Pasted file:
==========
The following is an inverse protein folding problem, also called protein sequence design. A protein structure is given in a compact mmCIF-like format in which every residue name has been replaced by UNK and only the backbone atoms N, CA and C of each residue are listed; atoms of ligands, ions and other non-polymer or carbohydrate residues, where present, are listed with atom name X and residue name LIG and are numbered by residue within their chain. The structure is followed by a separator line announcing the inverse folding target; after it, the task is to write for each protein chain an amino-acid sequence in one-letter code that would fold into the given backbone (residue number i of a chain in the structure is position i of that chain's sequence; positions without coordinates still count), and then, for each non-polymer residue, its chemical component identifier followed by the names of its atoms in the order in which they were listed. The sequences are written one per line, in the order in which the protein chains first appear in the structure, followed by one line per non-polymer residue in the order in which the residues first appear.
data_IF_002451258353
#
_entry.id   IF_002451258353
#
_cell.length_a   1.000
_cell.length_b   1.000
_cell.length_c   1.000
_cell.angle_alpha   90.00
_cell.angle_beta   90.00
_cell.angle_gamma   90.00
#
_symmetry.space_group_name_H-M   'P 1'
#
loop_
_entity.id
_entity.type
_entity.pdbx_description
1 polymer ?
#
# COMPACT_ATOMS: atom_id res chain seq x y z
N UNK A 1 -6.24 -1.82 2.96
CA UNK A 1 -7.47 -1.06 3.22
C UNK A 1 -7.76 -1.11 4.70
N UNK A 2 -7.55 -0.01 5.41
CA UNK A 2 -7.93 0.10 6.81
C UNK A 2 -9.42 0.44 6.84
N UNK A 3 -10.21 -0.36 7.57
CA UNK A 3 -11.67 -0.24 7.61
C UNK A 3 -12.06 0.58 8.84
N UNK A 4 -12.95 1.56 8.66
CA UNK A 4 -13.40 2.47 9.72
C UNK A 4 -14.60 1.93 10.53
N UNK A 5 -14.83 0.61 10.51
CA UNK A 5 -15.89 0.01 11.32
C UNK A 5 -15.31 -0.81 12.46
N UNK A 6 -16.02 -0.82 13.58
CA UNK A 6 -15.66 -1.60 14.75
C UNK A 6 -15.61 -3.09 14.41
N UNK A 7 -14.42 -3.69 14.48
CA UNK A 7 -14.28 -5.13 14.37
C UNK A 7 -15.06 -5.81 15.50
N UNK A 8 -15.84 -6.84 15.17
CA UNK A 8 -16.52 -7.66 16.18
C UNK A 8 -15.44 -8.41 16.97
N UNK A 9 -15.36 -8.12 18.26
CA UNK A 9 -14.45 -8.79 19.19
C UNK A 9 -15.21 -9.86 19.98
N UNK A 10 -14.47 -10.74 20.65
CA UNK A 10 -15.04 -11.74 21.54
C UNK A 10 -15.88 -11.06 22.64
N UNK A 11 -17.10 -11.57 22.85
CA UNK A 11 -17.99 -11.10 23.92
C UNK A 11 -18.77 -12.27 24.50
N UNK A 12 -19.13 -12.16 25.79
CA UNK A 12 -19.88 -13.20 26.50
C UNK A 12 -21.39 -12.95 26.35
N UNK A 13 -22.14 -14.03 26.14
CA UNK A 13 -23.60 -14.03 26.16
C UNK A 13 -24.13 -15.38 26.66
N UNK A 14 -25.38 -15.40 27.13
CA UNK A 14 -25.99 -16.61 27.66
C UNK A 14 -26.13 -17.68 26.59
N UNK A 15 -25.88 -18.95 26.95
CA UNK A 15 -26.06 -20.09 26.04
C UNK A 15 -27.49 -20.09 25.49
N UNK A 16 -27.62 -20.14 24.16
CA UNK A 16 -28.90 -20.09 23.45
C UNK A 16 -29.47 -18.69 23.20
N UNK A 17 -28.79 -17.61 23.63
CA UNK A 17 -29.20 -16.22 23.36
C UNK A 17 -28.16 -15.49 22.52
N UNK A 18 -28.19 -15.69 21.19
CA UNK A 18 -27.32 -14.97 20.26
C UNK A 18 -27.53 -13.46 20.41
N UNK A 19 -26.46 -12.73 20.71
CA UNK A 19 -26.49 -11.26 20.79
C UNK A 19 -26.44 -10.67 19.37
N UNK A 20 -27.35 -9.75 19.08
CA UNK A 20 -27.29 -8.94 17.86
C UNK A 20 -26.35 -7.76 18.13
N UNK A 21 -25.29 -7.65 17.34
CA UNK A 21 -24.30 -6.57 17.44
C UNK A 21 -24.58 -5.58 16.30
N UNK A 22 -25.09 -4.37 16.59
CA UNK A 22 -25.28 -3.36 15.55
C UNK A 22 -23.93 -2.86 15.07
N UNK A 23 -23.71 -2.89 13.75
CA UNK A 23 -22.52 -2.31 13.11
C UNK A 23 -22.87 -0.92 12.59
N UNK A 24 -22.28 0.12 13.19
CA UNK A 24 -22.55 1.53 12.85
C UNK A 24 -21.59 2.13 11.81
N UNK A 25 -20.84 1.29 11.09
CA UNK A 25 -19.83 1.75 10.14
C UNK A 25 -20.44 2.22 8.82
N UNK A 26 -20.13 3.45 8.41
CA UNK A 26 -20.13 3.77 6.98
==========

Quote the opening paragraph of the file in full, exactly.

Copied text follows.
The following is an inverse protein folding problem, also called protein sequence design. A protein structure is given in a compact mmCIF-like format in which every residue name has been replaced by UNK and only the backbone atoms N, CA and C of each residue are listed; atoms of ligands, ions and other non-polymer or carbohydrate residues, where present, are listed with atom name X and residue name LIG and are numbered by residue within their chain. The structure is followed by a separator line announcing the inverse folding target; after it, the task is to write for each protein chain an amino-acid sequence in one-letter code that would fold into the given backbone (residue number i of a chain in the structure is position i of that chain's sequence; positions without coordinates still count), and then, for each non-polymer residue, its chemical component identifier followed by the names of its atoms in the order in which they were listed. The sequences are written one per line, in the order in which the protein chains first appear in the structure, followed by one line per non-polymer residue in the order in which the residues first appear.